To the initiated, Indian electronic music is best associated with Goa trance and more recently main stage electronic music. However, there has been a bubbling and interesting scene of house, techno and other forms of electronic music rising to the surface. Dualist Inquiry is one of those riding that wave of new and eclectic electronic music, fusing post-rock, indie and electronica all into his own sound. He released his new EP Life Forms, which starts with a science lesson and then evolves into sublime indie electronica. The project feels very organic, with a ton of techniques and instruments used to create it. With that in mind, we asked Dualist Inquiry to show us How It Was Made.
Listen to the EP now as you follow along with the in-depth description of what was used throughout the project.
I started working on this EP almost a year ago, when I was at the tail end of a long-fought battle with writer’s block. After 8 years of being a professional musician, what once seemed easy had started to feel quite difficult because I couldn’t get past the weight of expectation that underscored all my releases. Eventually, I realized that I couldn’t continue to make music under such pressure, so I made some major changes to my life, including moving my home and studio from New Delhi (one of India’s largest cities) to Goa (a sleepy, beachside paradise). I was spending a lot of time in the studio, but also going on these long walks in the forest that really helped me reconnect with myself. That’s how I came upon the theme and concept of Life Forms.
My music writing process usually starts with my favorite guitar - the Fender Telecaster. I have a few Teles, but for this one I used the Fender Select Telecaster, which has two beautiful noiseless single coil pickups that give me the dreamy, bell-like tone I’m looking for. I use the neck pickup 90% of the time - it feels like my signature sound, and so I keep going back to it.
Fractal Audio Axe-FX II
Instead of an amp, I used the Fractal Audio Axe-FX II, which allows me to build new signal chains without having to worry about getting new pedals every time. I use a Fender Twin Reverb or Fender Tweed Deluxe amp model, and with some analog chorus or rotary effects to layer guitar tracks on top of each other to create an interesting sounding mix.
Strymon BigSky Reverb Pedal:
One of the key pieces of gear that went into making this song is the Strymon BigSky Reverb pedal - it’s what you hear prominently on the guitar in the intro (and rest of) Life Forms. I used the “Hall” mode with a ridiculously long reverb tail of 9 seconds. I really like that the Strymon allows me to attenuate low, mid and high-end frequencies separately so I’m not getting a muddy reverb sound. It just has so much character and sounds like a much more expensive rack reverb unit. I’m yet to come across another reverb that sounds so light, transparent and detailed.
While I was recording the intro of the Life Forms, I found this lecture on YouTube by an American philosophy professor, Dr. Eric Steinhart. Dr. Steinhart was explaining Conway’s Game of Life, which is a cellular automaton simulation that can serve as a simplified metaphor for life itself. It all fit quite well, so I added his lecture to the song.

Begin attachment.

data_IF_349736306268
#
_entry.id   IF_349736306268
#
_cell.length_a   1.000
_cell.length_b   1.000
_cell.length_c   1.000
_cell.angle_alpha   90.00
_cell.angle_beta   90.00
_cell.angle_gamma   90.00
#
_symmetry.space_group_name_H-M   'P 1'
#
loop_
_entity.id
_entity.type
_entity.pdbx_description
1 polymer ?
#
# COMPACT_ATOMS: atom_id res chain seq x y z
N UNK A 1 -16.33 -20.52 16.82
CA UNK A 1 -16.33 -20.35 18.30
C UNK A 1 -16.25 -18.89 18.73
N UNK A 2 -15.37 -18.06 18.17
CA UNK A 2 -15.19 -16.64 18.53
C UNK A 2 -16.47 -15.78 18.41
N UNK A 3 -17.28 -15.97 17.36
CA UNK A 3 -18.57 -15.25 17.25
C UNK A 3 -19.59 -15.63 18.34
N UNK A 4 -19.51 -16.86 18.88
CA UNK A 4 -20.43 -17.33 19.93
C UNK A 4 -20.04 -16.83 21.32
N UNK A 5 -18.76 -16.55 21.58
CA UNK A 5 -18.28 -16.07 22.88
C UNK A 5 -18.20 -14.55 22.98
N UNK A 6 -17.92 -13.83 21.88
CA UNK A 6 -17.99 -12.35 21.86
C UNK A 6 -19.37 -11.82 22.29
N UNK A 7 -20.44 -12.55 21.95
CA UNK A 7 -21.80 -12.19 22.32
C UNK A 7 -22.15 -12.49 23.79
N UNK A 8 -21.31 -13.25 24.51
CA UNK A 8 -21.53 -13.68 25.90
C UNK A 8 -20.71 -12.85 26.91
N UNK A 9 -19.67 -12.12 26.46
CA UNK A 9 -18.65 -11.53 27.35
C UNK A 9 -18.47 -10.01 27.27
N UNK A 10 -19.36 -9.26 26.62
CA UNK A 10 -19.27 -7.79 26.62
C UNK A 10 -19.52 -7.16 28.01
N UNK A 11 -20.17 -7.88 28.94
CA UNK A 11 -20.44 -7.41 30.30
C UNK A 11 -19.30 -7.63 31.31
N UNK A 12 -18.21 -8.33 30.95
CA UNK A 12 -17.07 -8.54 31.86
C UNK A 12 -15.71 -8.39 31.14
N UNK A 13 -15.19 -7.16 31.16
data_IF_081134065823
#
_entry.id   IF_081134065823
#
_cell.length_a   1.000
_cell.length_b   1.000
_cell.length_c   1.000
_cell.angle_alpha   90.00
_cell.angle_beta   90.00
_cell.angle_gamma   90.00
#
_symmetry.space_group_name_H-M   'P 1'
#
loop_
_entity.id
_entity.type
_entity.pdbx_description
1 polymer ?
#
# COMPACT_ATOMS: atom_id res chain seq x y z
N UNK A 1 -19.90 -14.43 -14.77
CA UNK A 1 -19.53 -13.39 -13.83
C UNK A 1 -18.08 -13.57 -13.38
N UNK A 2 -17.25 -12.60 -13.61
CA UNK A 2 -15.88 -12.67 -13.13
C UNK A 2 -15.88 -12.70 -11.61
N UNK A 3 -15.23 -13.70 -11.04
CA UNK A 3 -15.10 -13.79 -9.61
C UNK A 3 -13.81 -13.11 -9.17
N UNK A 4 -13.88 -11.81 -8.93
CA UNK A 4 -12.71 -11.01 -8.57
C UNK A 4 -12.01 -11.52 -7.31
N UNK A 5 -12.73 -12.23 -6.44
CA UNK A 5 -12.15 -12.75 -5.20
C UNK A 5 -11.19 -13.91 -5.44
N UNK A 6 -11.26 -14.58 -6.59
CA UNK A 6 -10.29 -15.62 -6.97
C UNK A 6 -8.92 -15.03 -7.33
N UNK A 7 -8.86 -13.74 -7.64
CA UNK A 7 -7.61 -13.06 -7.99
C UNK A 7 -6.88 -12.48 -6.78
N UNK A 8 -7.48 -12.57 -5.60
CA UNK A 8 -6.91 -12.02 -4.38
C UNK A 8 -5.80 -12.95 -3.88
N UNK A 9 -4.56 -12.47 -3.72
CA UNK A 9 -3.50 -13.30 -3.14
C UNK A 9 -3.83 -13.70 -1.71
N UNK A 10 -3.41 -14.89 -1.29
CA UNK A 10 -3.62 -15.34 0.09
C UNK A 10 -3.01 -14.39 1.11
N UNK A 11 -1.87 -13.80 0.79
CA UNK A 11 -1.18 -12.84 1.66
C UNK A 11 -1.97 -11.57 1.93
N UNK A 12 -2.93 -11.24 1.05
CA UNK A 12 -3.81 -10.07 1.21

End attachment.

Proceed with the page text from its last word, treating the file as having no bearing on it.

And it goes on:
I recorded my live band for the first time in one of my studio productions, and the result was a record that sounds much more “alive” than programmed drums, keys and violin. Shout out to my brilliant band - Suyash, Sayan and Anil for their contributions.
Nord Lead A1:
I used a Nord Lead A1 for the pads. One of my favorite things about this synth is how the midrange sounds in the mix - it’s somehow different from almost every other synth I’ve played. The midrange is full, yet doesn’t need to be mid-scooped out to make it sound better. And the inbuilt Chorus widens pads and leads in a very physical way that sounds incredible when recorded in stereo.
The Korg Minilogue XD was used to record the high-pitched lead sound. The new digital oscillator on the XD is perfect to add digital harmonics to an analog patch, and the cut off is one of my favorite things about it. As with plugins, I prefer to work with instruments that are quick to give me the sound I’m looking for when I’m writing music, before I forget my ideas. I tend to tweak and fiddle with my gear when I’m not writing, as it’s a completely different process.
I then layered the live drums with sounds from the Roland TR-8S drum machine, using the included 909 kit - I wanted to strike just the right balance of sounding “live,” but also electronic. In the past I’ve often found producing drums to be the least fun bit of my process, but that’s changed since the TR-8S came into my studio.
Since I had just shifted my studio, my new room in Goa wasn’t acoustically treated. So, I wasn’t able to use the Genelec 8030 monitors I’ve used for so long, and instead produced & mixed this EP entirely using these Sennheiser HD650 open back headphones. I think they’re a great pair of cans, especially for the price.
And finally, I recently picked up a 22-channel Soundcraft mixer to tie my whole studio together. It’s not the most glamorous piece of gear, but it’s crucial to my workflow dozens of times a day. This particular model (the Signature 22 MTK) allows me to send tracks from Ableton back into any number of channels on the mixer. I can then record wet signals from my pedal board, use the Axe FX as an external effect’s unit and re-record everything back into the DAW. I also used analog-summing techniques to tie the drum sounds together in a bus - this board has surprisingly great sounding EQs. It felt like my studio was fragmented before I got this mixer, and now it feels cohesive and tied-together because of it.